What is the definition of environment uncertainty, with examples?

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Environmental uncertainty is when conditions are constantly changing within a business environment. As a result, management has little influence over factors that are outside of the company’s control. For example, the economy could collapse at any time. This would impact the company. New technology could alter the landscape within a given business. One concern that some businesses have today is a shortage of skilled workers to do the work the company needs done in order to make its products. The company may have little control over these circumstances. Companies need to prepare for any changes that might occur so they can quickly respond to these changes.

There are several things a company can do to deal with environmental uncertainty. These changes require a change in normal business strategies. For example, a company could simplify what it is doing by having a more narrow strategic focus. Companies that produce many different products will be subject to a greater deal of environmental uncertainty because there are more factors involved in making multiple products. It might be wise to focus on products that usually are bought under any circumstances. A company could also pursue a less aggressive business strategy. The company might hire fewer workers or not expand to other locations.

Companies need to deal with environmental uncertainty.

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Environmental uncertainty is the degree to which an organization lacks factual or competent information concerning the internal and external operating environment for the organization.  Simply, it is the unknown in the organization and in the field of business relevant to company operation.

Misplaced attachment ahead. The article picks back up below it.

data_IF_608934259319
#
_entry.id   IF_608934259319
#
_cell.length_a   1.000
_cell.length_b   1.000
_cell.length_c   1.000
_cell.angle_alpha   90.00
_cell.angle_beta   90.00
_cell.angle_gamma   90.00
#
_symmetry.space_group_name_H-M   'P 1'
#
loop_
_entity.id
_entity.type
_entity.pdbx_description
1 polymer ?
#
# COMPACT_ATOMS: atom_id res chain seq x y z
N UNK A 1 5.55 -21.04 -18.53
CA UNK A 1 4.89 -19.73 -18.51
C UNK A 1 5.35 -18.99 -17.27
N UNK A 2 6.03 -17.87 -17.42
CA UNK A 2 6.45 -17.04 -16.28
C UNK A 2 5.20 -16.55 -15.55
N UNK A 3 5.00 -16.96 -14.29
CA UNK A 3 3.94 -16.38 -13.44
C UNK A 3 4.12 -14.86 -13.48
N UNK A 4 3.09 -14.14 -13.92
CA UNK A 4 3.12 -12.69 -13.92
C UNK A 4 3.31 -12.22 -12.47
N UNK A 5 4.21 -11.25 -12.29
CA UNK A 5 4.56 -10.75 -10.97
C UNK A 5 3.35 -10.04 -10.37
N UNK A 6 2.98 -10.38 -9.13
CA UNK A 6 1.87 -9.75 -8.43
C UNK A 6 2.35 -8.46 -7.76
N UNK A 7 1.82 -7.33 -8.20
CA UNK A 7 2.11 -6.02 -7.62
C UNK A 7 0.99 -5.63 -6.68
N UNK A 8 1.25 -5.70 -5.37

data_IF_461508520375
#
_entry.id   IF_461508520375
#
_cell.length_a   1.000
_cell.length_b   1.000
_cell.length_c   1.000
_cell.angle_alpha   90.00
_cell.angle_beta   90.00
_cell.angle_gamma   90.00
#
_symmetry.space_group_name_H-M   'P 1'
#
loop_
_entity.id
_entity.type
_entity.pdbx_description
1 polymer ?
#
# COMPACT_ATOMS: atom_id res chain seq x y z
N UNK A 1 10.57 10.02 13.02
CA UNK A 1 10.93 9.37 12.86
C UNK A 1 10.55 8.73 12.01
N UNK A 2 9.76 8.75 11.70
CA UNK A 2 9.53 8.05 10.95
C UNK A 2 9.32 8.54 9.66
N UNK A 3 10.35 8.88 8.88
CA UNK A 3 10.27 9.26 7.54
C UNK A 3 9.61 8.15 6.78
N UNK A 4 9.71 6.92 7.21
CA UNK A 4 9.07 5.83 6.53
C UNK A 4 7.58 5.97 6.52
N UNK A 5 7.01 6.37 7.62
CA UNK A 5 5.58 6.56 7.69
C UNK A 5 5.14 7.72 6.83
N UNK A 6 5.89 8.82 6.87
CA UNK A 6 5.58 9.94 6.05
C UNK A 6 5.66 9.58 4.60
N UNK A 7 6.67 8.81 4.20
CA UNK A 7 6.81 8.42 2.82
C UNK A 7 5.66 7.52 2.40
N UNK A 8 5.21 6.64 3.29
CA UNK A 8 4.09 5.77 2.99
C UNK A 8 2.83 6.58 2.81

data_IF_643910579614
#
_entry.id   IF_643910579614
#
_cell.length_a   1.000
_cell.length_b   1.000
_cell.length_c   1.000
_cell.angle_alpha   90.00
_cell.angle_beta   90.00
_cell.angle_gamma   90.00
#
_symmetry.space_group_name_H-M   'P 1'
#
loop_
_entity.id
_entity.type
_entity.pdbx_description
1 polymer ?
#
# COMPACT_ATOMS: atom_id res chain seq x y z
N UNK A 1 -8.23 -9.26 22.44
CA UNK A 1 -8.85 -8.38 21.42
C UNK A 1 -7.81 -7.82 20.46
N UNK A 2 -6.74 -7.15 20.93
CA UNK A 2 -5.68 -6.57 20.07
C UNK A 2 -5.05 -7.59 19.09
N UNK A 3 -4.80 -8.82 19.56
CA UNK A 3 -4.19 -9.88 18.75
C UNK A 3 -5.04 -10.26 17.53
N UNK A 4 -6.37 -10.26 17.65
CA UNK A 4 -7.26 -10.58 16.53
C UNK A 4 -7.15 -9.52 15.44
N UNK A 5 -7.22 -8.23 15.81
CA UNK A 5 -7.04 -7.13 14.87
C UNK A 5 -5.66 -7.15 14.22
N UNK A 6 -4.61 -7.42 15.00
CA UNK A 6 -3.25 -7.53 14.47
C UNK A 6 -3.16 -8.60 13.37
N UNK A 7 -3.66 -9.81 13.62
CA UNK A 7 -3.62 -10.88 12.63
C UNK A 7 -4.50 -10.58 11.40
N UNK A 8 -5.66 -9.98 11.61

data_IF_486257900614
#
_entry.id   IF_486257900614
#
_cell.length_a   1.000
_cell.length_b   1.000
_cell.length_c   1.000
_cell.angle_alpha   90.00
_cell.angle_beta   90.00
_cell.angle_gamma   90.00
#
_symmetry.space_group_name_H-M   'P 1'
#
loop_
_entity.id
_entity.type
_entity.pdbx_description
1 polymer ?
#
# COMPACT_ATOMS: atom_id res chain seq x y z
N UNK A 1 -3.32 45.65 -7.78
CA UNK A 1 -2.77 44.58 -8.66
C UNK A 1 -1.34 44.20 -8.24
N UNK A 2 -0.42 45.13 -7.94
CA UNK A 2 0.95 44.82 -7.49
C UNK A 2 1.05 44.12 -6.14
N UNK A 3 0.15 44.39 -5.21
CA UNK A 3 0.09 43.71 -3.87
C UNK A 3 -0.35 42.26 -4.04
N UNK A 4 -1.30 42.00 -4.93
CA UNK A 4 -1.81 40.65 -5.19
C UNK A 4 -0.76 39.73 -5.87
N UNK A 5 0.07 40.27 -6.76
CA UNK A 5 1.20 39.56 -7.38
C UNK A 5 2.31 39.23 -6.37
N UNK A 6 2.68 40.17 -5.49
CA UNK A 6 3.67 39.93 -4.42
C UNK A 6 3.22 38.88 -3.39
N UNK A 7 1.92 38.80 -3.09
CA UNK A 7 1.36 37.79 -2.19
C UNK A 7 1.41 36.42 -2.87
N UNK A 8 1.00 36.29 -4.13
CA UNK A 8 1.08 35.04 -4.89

External environmental factors for an organization form the structure for how businesses operate in their market.  Factors include customer demand, product availability, resource availability, political influence and competition.  Some environmental factors are ubiquitous while others are more unique to a specialized environment.  For example, construction companies often deal with the Environmental Protection Agency (EPA) when building or proposing new sites.  An internet based company will not have the same concern, but will deal with other regulatory agencies.  However, both must be concerned with resource management and competition.

Organizations can address environmental uncertainty in a variety of ways.  Simplifying their operation is one method.  The more complicated an organizational method is, the higher degree of environmental uncertainty because there are more external and internal factors to manage.  Organizations can also manage their growth to control costs and diversify risk.  There is no single best way to address environmental uncertainty.  The best defense is information which is not always available (or poorly analyzed) or simply cannot be known. 

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